David Cameron has furiously insisted that the UK will not pay £1.7bn being demanded by the European Union, suggesting Britain is being pushed towards the exit door.
Following a meeting in Helsinki today, Chancellor George Osborne confirmed that the UK will only have to pay half of the £1.7bn budget surcharge.
He said: “If people think I am paying that bill on the 1st December, they have another thing coming. It is not going to happen.”
Former Commission President Jose Manuel Barroso said the demand should ‘not have come as a surprise’ to the UK.
He stated it was made under a system agreed by all the member states and based on data provided by them.
EU finance ministers have approved the UK’s request for urgent discussions about the top-up instalment, which would add almost a fifth to the UK’s net EU contribution of £8.6bn this year.
Mr Cameron said: “We are not going suddenly to get out our cheque book and write a cheque for 2bn euros. It is not going to happen.”
He added that he was ‘downright angry’ and said the British public would find the ‘vast’ sum ‘totally unacceptable’ on account of the 10% anti-Europe swing among voters.
But do they find it unacceptable? SW Londoner hit the streets to find out.
Is David Cameron right to refuse to pay the £1.6bn bill to the EU?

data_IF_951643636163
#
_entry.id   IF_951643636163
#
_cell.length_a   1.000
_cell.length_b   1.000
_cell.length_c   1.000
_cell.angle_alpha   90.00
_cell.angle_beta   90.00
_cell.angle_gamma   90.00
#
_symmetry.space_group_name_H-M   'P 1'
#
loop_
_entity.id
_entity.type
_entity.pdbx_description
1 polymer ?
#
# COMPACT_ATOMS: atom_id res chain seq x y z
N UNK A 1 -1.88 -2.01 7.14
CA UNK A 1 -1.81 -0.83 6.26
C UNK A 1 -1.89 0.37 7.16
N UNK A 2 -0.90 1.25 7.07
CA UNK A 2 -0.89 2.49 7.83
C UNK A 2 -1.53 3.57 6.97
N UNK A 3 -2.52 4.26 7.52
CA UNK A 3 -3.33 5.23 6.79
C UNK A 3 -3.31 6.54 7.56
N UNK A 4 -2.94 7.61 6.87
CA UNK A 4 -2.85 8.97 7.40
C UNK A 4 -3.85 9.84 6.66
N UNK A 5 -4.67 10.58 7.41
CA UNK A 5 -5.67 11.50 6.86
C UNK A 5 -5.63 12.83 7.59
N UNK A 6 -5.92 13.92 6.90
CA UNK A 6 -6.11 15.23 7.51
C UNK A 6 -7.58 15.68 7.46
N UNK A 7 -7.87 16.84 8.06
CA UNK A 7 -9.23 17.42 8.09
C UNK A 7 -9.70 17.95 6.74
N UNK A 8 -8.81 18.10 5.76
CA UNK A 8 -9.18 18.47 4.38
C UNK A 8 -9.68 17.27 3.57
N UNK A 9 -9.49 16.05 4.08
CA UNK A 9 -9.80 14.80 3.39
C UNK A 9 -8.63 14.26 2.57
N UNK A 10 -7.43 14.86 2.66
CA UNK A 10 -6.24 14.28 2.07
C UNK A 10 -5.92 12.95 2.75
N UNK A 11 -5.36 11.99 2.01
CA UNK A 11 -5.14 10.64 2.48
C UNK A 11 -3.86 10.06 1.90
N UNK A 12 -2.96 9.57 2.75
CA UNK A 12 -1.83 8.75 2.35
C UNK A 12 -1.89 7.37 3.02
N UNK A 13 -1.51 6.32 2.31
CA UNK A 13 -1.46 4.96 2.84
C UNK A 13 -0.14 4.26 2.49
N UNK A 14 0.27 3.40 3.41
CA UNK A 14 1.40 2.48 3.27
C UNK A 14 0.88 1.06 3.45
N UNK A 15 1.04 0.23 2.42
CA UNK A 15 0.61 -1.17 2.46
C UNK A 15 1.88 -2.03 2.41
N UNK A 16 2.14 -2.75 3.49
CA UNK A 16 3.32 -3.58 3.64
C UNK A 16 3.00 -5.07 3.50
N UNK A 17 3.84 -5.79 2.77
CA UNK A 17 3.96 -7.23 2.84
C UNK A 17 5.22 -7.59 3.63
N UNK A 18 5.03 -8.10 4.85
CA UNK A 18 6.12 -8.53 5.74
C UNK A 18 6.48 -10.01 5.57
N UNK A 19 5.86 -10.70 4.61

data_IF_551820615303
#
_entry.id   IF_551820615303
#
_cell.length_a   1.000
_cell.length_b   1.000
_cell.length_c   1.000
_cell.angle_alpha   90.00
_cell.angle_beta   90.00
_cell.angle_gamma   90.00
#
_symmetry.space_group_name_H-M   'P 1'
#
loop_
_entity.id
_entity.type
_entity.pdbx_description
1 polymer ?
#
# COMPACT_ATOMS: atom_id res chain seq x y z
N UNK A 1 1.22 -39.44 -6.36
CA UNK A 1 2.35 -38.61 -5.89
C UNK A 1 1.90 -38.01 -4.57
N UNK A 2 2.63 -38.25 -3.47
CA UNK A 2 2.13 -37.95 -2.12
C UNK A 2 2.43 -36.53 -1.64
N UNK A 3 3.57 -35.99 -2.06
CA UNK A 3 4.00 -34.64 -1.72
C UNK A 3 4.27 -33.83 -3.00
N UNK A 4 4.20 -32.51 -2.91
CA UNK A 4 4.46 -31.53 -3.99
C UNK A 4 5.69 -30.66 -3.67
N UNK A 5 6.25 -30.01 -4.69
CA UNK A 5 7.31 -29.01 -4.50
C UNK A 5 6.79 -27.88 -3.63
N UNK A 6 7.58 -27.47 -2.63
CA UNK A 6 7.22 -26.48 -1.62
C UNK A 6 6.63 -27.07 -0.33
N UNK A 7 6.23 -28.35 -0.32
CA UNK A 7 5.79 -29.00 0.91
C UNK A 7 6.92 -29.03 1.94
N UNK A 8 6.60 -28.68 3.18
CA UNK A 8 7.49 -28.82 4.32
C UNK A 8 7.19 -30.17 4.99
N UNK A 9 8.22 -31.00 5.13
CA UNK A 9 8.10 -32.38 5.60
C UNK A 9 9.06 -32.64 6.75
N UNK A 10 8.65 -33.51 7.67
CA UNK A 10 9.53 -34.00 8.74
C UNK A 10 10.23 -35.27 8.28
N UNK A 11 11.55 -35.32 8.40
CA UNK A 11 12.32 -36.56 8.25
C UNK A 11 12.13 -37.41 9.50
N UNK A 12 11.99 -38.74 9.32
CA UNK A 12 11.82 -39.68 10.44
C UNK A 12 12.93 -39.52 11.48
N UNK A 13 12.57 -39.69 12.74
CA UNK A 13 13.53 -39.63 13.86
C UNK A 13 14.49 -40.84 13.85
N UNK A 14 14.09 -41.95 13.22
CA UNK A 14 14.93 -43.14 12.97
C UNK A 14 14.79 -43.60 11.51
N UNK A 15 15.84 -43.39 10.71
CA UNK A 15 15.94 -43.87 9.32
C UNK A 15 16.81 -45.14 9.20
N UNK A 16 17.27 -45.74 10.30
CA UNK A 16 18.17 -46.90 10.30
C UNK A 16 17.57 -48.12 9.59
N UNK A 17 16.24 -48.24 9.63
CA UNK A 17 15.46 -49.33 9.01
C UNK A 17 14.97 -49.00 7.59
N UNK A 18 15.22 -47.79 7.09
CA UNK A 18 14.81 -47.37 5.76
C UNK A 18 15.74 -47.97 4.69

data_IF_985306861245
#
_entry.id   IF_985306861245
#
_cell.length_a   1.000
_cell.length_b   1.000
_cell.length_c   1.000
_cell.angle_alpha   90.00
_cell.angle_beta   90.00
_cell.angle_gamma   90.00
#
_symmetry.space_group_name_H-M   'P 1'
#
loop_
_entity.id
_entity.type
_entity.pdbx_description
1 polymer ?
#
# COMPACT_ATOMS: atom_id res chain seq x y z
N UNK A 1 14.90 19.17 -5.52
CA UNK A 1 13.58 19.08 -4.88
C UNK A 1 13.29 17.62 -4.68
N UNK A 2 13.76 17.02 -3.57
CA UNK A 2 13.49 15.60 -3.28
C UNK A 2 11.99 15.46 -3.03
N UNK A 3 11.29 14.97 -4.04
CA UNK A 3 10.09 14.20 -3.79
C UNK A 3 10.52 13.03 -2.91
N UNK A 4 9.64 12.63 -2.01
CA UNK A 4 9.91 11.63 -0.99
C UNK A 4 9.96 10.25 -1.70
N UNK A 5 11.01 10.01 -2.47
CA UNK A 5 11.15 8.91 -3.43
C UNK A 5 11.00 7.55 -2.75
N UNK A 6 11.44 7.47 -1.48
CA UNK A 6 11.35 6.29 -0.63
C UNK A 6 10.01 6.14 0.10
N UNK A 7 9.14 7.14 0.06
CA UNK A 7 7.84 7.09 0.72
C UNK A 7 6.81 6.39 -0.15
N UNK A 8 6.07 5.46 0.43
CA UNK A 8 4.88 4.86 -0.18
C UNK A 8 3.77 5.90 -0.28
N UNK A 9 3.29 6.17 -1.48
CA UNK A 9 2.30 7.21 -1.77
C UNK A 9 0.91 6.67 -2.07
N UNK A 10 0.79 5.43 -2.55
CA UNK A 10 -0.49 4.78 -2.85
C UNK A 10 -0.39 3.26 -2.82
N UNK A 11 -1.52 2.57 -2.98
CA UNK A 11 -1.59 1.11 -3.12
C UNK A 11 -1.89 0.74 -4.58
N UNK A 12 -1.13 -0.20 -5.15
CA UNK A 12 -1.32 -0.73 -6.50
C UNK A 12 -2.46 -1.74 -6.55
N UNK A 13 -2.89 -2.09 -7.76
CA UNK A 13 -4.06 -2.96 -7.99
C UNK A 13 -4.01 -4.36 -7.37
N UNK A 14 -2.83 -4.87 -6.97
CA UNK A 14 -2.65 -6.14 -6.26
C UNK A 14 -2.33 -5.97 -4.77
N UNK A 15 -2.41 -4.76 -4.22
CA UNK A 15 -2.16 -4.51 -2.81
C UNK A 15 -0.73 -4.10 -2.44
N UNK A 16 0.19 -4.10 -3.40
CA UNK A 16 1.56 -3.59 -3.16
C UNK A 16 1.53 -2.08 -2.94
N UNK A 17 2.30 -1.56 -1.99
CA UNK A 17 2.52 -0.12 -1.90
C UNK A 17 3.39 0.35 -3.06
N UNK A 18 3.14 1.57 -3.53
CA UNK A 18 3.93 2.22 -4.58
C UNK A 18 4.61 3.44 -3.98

Lucy McMillan, 28, a HR manager from Vauxhall, believes that David Cameron has a responsibility to the European Union and all the member states.
“It’s shocking that he’s shirking his duties. No other country has refused to cough up so why should we? We can’t just let everyone down,” she said.
This opinion is reflected by former UK Chancellor Ken Clarke, one of the most pro-European voices in the Conservative Party.
He said: “If you want to keep the EU intact as an economic entity, you have to pay your contributions.”
The same argument was put forward by James Simonson, 47, an IT consultant from Mitcham, who said: “David Cameron needs to stop his euro-scepticism – we all need to stay together. He’s only doing it to appeal to UKIP voters. He’s only in it for himself.”
However Rosie Hind, 29, who works for a PR company in South Kensington, agreed with David Cameron’s statement.
She said: “Yes, he’s definitely right to refuse. We seem to put in a lot more money than we gain. We’re a massive part of the EU and it’s ridiculous that we should be expected to pay even more money.”
David Cameron has appealed for a reformed EU in line with these financial difficulties and argued that the row was a prime example of where the EU needs to show more flexibility and respond to voters’ concerns.
James Fox, 23, a decorator from Tooting, said: “They’re mugging us off by asking us for that amount of money when this country is broke anyway. Who do they think they are?
“I don’t think we should leave the EU but things really need to change.”
It seems both the pay-out to Europe and Britain’s membership in the EU created a considerable divide among SW Londoners.
Perhaps if David Cameron has his way the EU membership referendum will be brought forward, giving all of us a chance to decide once and for all.
Image courtesy of Celso FLORES.jpg